BEIRUT: President Michel Sleiman said Thursday peacekeeping missions throughout the world are one of the key tools of preventive diplomacy.
“Although it comes after the eruption of conflicts, it prevents the spread of the conflict,” said Sleiman.
Speaking at the opening of the United Nations Security Council meeting in New York, the president also called on the international community to pressure Israel to respect U.N. resolutions and fully withdraw from Lebanese territories.
Sleiman said that previous failures by the U.N. to pressure Israel to implement international resolutions resulted in the deterioration of the security situation between Lebanon and Israel.
“The conflict between Lebanon and Israel wouldn’t have escalated following the U.N. Security Council resolution 425 in 1978 … and the resistance wouldn’t have fought against the Israeli occupation, if the U.N. had forced Israel to comply with its resolutions,” said Sleiman.
Days after the Israeli invasion of Lebanon in 1978, the U.N. Security Council called on Israel to fully withdraw from Lebanon, and established the United Nations Interim Forces in Lebanon under Resolution 425.
Almost 28 years later, the U.N. Security Council adopted Resolution 1701 to end the devastating month-long war between Israel and Hezbollah in 2006.
“Avoiding conflicts requires finding practical means to implement U.N. Security Council resolutions,” Sleiman noted.
The president, who chaired the Security Council meeting on preventive diplomacy Thursday, will chair another meeting later Friday, during which the Palestinian bid for full U.N. membership will be put to a vote.
According to Sleiman, combating terrorism is an important means to solve the roots of conflicts.
Sleiman also said Lebanon is fully committed to fighting terrorism “in all its forms.”
“Dialogue and openness to others is the most important weapon against fundamentalism and hatred,” said Sleiman, adding that all countries should emphasize the culture of peace.
Sleiman stressed that culture of peace cannot be separated from the culture of justice.
“There is no real and permanent peace without justice,” he said.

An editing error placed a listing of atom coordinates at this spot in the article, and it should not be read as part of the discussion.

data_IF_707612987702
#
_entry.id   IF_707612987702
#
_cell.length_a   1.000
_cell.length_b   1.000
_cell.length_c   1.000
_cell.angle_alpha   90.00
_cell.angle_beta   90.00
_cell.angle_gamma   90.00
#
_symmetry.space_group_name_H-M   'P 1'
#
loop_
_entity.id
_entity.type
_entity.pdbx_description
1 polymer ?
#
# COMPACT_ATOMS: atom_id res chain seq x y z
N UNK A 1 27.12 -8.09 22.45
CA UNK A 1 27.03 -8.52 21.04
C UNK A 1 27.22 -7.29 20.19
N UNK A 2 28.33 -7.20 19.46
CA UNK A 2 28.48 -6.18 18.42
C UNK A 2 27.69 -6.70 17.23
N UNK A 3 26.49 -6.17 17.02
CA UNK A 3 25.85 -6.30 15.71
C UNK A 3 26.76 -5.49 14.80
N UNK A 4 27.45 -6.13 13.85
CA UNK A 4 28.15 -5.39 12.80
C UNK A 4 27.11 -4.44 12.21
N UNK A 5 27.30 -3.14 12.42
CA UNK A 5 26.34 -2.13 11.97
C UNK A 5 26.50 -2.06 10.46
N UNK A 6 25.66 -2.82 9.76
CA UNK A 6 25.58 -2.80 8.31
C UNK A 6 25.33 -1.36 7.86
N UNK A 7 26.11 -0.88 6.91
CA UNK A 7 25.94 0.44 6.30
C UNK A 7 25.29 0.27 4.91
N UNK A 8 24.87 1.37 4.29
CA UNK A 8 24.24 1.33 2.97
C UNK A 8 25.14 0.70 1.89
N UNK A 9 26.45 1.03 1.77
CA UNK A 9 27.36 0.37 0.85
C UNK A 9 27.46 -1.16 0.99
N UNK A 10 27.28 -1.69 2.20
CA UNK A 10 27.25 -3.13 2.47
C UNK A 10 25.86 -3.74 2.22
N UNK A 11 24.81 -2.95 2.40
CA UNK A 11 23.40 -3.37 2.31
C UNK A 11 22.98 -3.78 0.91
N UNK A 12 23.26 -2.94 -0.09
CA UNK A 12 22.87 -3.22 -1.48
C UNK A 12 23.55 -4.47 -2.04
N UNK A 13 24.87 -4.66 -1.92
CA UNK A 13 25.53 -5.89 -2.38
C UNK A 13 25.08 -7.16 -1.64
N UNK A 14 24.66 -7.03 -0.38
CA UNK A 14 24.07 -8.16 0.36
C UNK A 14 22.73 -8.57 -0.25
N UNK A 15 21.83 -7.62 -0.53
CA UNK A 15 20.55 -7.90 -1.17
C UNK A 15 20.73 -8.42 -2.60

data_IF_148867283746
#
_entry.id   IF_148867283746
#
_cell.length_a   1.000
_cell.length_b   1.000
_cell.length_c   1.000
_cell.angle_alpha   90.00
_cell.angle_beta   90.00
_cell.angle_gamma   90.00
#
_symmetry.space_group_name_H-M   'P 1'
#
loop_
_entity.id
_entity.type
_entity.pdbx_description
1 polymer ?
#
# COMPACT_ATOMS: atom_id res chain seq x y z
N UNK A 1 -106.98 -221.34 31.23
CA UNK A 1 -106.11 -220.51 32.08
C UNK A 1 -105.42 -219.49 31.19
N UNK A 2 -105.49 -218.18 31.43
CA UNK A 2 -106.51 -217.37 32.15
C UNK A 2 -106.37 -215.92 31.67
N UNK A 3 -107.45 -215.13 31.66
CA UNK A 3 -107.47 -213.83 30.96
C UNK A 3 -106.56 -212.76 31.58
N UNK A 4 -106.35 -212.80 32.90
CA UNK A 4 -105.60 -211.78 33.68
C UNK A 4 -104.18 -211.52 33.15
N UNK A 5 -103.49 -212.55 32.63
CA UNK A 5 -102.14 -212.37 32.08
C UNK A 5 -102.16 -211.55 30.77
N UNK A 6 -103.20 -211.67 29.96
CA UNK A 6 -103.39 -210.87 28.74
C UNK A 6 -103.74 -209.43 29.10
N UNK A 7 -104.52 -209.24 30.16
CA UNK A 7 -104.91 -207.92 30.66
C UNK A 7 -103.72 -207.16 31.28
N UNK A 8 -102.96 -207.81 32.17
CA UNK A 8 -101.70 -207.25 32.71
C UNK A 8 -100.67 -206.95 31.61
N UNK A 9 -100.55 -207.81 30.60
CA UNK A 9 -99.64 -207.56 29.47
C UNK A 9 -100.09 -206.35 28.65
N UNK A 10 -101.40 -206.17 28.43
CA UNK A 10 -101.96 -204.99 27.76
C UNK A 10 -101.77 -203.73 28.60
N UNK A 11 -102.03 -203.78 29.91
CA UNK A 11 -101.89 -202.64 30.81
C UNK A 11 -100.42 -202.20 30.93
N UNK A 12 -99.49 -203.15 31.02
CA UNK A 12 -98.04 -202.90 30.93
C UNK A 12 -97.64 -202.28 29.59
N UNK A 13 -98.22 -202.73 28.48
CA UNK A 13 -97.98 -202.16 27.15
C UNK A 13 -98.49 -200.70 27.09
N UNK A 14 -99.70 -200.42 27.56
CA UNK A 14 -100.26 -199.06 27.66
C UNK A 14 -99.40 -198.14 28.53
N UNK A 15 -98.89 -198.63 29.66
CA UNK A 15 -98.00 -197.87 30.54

At the end of his eight-minute speech to the Security Council, Sleiman called on world leaders to unite their efforts to strengthen the values of equality and justice throughout the world.
Earlier Thursday, Sleiman held a series of meetings with heads of state in New York.
A day after he spoke to the U.N. General Assembly, Sleiman held a meeting with the Turkish Prime Minister Recep Tayyip Erdogan and Turkish Foreign Minister Ahmet Davutoglu.
According to a statement from the president’s office at the U.N., Sleiman discussed ongoing developments in the Middle East with Erdogan and bilateral ties between the two countries.
“Sleiman and Erdogan also discussed Turkey’s role through its peacekeeping forces in south Lebanon,” said the statement in reference to the United Nations Interim Forces in Lebanon.
Sleiman held discussions Wednesday afternoon with Cypriot President Demetris Christofias at the U.N.
“Sleiman and Christofias discussed the issue of the maritime economic zone between Lebanon and Cyprus,” said the statement.
Both presidents emphasize the need to reach an agreement on the shared maritime border with Israel, added the statement from the president’s office.
Addressing the U.N. General Assembly Wednesday, Sleiman told world leaders that Lebanon would defend its rights to its territorial waters and exclusive economic zone, against designs by the Jewish state.
“We strongly uphold our full sovereignty and economic rights over our territorial waters and exclusive economic zone as well as the freedom of the exploitation of our natural resources, be they on land or in the deep sea, independently from any designs or threats,” Sleiman said.
Also Thursday morning, Sleiman visited the Qatari delegation’s office in New York and held a meeting with Qatar’s Sheikh Hamad Bin Khalifa.
“Discussions ranged from bilateral ties to the recent developments in the Arab world,” said the statement.